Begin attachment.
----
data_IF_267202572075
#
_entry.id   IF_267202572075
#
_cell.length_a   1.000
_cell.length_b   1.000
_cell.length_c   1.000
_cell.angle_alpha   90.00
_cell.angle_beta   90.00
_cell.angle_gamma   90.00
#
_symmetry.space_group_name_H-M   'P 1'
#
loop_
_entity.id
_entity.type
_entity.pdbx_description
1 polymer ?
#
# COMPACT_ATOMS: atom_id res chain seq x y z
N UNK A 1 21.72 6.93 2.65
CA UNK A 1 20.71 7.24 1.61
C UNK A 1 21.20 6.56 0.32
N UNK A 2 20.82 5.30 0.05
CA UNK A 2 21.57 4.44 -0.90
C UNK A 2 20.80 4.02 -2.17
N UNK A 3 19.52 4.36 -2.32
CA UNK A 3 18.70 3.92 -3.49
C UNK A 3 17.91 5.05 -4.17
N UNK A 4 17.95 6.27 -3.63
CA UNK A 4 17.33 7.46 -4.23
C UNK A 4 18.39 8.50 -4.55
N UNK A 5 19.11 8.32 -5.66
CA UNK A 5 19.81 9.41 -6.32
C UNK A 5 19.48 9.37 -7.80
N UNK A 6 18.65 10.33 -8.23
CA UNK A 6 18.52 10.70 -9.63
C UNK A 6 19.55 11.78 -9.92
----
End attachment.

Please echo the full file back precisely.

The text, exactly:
data_IF_267202572075
#
_entry.id   IF_267202572075
#
_cell.length_a   1.000
_cell.length_b   1.000
_cell.length_c   1.000
_cell.angle_alpha   90.00
_cell.angle_beta   90.00
_cell.angle_gamma   90.00
#
_symmetry.space_group_name_H-M   'P 1'
#
loop_
_entity.id
_entity.type
_entity.pdbx_description
1 polymer ?
#
# COMPACT_ATOMS: atom_id res chain seq x y z
N UNK A 1 21.72 6.93 2.65
CA UNK A 1 20.71 7.24 1.61
C UNK A 1 21.20 6.56 0.32
N UNK A 2 20.82 5.30 0.05
CA UNK A 2 21.57 4.44 -0.90
C UNK A 2 20.80 4.02 -2.17
N UNK A 3 19.52 4.36 -2.32
CA UNK A 3 18.70 3.92 -3.49
C UNK A 3 17.91 5.05 -4.17
N UNK A 4 17.95 6.27 -3.63
CA UNK A 4 17.33 7.46 -4.23
C UNK A 4 18.39 8.50 -4.55
N UNK A 5 19.11 8.32 -5.66
CA UNK A 5 19.81 9.41 -6.32
C UNK A 5 19.48 9.37 -7.80
N UNK A 6 18.65 10.33 -8.23
CA UNK A 6 18.52 10.70 -9.63
C UNK A 6 19.55 11.78 -9.92